3. This is a non-fiction account of the mutiny on HMS Hermione on September 21, 1797, the most deadly mutiny in the history of the British Royal Navy. The author, Dudley Pope, did extensive research in both British and Spanish government files as well as finding many unpublished accounts of the mutiny that were held by the descendants of people who were aboard the Hermione.Captain Hugh Pigot, a 27 year old post captain, who had very little experience at command and achieved his position and his pro [...]

    4. In Patrick O'Brian's "The Reverse of the Medal," there is a brief scene where Captain Jack Aubrey is part of a court-martial of a man accused of being a mutineer on HMS Hermione. The mutiny on the Hermione in 1797 was the bloodiest in the history of the Royal Navy. The captain, Hugh Pigot, and most of his officers were killed by the mutineers. The ship was surrendered to Spain, and eventually recaptured by the British. 33 of the mutineers were eventually captured, and 24 were hanged and another [...]

    5. Historical retellingte 1790s Caribbean.factual accounting of the deadliest mutiny in British history. Really non-fiction and not historical novel, so didn't fit what I was looking for.

    6. Most history books, when they set out to narrate an episode of the past, also have a thesis they want to argue. In the case of The Black Ship, you might say that Dudley Pope is writing a rebuttal to a letter by Sir Hyde Parker, Commander-in-Chief of the naval operations in the West Indies, who, fearful that revolutionary potential lurked in the minds of sailors, argued that all the men who had been aboard the Hermione at the time of the mutiny should be hanged, even if it could be clearly shown [...]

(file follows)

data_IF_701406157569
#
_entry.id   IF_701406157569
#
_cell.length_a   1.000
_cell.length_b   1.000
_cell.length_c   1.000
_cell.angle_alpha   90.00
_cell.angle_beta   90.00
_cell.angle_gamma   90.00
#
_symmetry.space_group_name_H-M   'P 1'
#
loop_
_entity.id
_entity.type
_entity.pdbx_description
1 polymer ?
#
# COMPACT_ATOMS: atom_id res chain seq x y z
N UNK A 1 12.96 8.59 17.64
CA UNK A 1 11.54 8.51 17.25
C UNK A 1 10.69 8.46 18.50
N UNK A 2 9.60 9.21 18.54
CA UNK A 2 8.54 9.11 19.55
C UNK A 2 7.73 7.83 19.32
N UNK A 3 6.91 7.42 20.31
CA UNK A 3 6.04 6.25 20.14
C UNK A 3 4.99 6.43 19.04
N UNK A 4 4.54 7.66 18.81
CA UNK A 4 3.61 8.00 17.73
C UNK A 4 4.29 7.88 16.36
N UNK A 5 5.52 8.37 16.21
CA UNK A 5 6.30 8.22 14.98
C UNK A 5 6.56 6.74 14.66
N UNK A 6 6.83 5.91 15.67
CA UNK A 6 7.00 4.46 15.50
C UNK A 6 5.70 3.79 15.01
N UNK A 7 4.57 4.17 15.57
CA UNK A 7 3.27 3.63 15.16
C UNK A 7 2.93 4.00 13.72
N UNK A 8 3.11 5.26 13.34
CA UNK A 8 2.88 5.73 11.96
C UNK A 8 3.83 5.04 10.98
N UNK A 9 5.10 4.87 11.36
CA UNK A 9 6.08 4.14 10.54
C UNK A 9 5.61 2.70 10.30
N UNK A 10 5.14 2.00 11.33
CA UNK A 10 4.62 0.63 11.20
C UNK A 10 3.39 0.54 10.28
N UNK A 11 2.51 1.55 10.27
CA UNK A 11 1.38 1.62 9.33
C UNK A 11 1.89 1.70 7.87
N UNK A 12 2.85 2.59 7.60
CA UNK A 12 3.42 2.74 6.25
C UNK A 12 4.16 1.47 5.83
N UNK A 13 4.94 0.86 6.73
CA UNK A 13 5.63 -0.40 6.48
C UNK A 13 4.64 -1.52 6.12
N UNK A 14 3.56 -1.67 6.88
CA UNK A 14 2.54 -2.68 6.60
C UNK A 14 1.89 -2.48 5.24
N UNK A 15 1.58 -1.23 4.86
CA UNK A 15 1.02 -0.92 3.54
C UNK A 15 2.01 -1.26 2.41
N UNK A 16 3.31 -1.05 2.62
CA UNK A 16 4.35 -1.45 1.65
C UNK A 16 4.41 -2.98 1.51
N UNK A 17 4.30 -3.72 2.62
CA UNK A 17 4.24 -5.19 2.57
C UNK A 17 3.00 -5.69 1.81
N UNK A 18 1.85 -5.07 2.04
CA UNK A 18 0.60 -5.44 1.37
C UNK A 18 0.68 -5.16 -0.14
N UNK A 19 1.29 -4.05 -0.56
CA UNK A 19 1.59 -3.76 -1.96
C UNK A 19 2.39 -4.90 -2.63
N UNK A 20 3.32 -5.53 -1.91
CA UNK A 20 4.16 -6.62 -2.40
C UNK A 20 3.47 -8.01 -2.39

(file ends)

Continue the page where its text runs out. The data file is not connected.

7. When I picked this book up, I thought I was going to be reading a work of fiction. Dudley Pope perhaps is best known for the Ramage series. This book, though, comes from Pope's non-fiction catalog. It reads like fiction, though. The nasty business of mutiny becomes a study in cruelty, greed, venality, and bureaucracy. Winston Churchill is said to have remarked that the Royal Navy's traditions could be described as, "rum, sodomy, and the lash." Pope provides a vivid description of both rum and th [...]